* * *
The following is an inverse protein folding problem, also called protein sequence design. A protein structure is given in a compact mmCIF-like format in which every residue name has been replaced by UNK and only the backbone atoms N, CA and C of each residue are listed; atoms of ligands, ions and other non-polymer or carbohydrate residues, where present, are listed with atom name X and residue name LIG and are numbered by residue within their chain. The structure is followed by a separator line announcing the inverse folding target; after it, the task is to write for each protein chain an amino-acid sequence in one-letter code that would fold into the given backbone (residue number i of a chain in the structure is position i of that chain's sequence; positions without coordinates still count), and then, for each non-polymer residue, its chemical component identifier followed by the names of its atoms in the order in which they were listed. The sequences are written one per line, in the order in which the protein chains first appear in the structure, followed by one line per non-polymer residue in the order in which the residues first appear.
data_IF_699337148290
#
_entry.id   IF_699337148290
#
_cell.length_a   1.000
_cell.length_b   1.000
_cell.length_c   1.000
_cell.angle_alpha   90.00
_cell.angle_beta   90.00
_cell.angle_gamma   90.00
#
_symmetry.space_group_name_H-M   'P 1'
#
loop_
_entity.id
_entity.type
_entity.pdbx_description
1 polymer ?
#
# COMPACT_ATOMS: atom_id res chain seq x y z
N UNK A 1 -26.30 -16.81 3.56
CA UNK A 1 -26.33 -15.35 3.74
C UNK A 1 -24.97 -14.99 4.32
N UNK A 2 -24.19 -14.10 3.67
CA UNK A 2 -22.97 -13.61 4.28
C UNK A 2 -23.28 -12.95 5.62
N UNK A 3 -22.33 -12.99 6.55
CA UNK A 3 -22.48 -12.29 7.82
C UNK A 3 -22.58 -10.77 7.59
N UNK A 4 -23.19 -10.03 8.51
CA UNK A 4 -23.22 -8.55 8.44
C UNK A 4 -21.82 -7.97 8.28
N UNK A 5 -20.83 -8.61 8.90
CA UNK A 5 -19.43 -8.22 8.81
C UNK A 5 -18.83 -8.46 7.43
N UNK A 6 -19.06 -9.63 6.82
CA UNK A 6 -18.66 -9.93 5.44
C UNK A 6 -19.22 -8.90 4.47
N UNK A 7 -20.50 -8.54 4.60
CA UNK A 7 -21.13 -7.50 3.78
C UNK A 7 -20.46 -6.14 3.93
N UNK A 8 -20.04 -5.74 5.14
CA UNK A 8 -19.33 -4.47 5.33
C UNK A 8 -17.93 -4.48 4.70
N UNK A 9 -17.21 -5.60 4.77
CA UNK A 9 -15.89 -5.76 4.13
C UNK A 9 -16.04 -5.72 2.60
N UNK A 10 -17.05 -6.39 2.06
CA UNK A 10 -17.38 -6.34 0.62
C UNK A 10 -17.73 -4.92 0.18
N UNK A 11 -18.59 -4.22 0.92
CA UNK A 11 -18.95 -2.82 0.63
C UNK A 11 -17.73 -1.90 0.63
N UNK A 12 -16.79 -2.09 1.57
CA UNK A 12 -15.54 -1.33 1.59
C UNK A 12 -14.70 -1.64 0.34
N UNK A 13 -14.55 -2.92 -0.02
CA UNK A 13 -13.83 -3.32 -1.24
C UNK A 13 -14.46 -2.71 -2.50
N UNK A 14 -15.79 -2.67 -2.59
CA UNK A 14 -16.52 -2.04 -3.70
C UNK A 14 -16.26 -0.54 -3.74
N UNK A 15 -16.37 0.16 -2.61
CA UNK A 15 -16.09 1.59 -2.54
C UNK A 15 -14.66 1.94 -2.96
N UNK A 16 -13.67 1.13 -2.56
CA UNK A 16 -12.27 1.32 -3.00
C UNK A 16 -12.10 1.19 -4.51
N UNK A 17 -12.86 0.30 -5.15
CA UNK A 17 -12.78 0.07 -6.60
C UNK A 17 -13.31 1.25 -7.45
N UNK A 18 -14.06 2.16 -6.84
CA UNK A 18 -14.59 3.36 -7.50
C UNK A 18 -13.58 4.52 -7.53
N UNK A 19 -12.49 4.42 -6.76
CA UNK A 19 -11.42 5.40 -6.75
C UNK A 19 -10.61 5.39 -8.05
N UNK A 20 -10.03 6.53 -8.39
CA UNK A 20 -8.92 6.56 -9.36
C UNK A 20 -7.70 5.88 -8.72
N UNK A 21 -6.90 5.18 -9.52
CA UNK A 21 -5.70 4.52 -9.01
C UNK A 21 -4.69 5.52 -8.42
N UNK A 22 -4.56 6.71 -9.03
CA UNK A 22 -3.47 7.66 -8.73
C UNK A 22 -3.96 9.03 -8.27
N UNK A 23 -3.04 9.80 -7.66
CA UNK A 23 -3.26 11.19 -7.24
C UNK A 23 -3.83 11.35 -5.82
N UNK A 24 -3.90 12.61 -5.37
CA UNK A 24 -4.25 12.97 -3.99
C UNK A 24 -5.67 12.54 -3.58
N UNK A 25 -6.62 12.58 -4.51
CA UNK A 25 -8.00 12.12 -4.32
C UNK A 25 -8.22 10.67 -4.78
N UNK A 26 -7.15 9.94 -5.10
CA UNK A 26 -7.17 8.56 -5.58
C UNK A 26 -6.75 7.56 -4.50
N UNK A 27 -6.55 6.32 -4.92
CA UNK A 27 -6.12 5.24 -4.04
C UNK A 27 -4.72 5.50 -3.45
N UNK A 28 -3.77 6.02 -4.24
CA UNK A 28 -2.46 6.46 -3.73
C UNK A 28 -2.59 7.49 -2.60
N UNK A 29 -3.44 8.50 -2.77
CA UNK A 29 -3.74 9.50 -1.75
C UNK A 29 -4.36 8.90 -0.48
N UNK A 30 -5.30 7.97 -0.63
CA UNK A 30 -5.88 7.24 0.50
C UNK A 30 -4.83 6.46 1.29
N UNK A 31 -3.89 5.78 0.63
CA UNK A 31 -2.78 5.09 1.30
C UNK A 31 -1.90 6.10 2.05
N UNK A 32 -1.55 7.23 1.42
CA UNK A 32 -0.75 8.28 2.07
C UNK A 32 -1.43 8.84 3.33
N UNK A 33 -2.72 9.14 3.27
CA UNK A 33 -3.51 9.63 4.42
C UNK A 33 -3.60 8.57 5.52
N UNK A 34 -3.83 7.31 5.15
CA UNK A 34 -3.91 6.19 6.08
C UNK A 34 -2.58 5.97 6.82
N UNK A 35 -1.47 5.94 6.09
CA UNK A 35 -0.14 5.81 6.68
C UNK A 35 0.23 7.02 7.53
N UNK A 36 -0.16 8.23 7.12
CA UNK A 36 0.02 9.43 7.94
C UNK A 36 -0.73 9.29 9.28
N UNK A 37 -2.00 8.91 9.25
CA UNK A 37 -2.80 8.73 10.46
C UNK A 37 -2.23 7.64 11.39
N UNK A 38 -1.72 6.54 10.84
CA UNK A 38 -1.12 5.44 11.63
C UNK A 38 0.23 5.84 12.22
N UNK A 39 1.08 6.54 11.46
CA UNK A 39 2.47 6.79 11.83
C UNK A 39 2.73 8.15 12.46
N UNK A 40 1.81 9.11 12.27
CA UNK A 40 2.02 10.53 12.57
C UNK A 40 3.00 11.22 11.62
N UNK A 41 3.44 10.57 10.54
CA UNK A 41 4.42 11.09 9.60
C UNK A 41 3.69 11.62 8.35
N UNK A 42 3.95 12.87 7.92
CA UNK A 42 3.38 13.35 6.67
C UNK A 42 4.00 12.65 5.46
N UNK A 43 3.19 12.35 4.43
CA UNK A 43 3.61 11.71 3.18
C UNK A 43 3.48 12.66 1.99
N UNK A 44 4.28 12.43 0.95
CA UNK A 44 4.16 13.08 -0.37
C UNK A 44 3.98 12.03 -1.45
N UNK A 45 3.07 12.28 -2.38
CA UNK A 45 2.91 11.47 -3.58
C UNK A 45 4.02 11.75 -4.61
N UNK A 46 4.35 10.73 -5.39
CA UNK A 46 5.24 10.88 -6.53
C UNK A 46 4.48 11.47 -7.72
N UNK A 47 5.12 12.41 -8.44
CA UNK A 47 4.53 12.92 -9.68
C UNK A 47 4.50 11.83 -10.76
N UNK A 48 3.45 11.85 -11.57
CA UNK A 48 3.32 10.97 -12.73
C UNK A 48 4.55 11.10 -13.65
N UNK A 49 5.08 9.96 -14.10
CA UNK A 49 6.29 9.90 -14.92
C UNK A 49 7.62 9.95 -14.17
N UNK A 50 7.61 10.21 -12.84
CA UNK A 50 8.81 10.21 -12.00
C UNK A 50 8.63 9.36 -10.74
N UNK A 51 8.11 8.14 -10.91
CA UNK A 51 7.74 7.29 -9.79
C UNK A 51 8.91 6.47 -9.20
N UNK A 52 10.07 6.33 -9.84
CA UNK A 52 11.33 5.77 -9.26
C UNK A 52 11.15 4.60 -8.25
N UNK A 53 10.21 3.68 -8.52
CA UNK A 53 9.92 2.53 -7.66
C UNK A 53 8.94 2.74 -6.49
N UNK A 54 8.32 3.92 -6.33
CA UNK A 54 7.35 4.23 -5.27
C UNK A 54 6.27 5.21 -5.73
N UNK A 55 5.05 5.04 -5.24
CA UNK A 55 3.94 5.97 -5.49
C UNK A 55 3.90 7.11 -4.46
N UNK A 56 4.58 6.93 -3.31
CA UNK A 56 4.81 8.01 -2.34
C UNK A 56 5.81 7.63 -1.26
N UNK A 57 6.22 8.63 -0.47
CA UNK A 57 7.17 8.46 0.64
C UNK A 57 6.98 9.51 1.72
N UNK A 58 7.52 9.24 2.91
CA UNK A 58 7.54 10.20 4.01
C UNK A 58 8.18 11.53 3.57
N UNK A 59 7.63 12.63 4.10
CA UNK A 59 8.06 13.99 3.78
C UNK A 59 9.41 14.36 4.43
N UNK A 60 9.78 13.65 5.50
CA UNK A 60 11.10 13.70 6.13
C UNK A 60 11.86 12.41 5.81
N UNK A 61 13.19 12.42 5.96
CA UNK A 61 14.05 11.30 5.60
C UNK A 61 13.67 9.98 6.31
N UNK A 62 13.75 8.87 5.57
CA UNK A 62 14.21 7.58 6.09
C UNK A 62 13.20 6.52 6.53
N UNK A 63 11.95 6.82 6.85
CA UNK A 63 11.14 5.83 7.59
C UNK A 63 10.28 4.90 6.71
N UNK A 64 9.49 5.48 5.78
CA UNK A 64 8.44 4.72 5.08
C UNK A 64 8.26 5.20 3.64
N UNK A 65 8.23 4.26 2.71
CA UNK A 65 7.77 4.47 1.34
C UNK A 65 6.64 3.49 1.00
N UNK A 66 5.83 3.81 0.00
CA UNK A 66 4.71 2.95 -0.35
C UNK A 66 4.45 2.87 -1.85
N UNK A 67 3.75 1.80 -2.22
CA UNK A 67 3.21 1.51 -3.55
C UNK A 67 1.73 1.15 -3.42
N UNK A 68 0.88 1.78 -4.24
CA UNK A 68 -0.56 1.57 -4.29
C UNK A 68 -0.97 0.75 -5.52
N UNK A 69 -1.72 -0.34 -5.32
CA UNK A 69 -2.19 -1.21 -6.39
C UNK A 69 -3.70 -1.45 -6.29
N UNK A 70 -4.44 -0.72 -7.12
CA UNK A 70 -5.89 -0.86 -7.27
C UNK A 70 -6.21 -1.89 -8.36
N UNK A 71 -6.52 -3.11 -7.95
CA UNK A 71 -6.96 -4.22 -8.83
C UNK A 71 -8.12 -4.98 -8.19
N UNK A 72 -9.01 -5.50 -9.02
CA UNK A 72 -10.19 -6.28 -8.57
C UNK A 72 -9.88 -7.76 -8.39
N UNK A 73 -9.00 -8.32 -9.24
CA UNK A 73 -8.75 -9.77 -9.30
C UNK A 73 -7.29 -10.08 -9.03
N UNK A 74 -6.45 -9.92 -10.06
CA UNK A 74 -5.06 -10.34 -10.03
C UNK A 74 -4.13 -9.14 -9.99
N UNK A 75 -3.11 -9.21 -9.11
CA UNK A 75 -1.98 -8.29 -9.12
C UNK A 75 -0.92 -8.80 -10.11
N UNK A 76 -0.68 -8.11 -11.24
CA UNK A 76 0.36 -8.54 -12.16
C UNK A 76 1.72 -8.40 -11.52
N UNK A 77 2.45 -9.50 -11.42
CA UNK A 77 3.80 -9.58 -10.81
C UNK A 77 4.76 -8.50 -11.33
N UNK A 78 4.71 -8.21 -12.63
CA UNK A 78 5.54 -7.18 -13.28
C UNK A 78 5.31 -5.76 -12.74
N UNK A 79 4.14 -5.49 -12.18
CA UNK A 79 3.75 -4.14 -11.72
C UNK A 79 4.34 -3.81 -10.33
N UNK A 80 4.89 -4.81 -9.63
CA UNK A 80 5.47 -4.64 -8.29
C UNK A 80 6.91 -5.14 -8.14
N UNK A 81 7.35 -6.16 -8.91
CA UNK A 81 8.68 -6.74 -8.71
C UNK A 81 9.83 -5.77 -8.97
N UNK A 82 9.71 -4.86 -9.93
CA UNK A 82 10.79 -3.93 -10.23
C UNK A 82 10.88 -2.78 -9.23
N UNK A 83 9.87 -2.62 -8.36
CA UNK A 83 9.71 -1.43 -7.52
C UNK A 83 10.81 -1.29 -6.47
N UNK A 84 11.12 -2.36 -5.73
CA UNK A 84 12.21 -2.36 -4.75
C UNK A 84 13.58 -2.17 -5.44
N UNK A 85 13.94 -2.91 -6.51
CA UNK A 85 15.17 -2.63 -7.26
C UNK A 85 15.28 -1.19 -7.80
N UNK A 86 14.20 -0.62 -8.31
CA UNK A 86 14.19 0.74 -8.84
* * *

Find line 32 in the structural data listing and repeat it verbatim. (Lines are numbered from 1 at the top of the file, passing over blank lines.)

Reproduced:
CA UNK A 4 -23.22 -8.55 8.44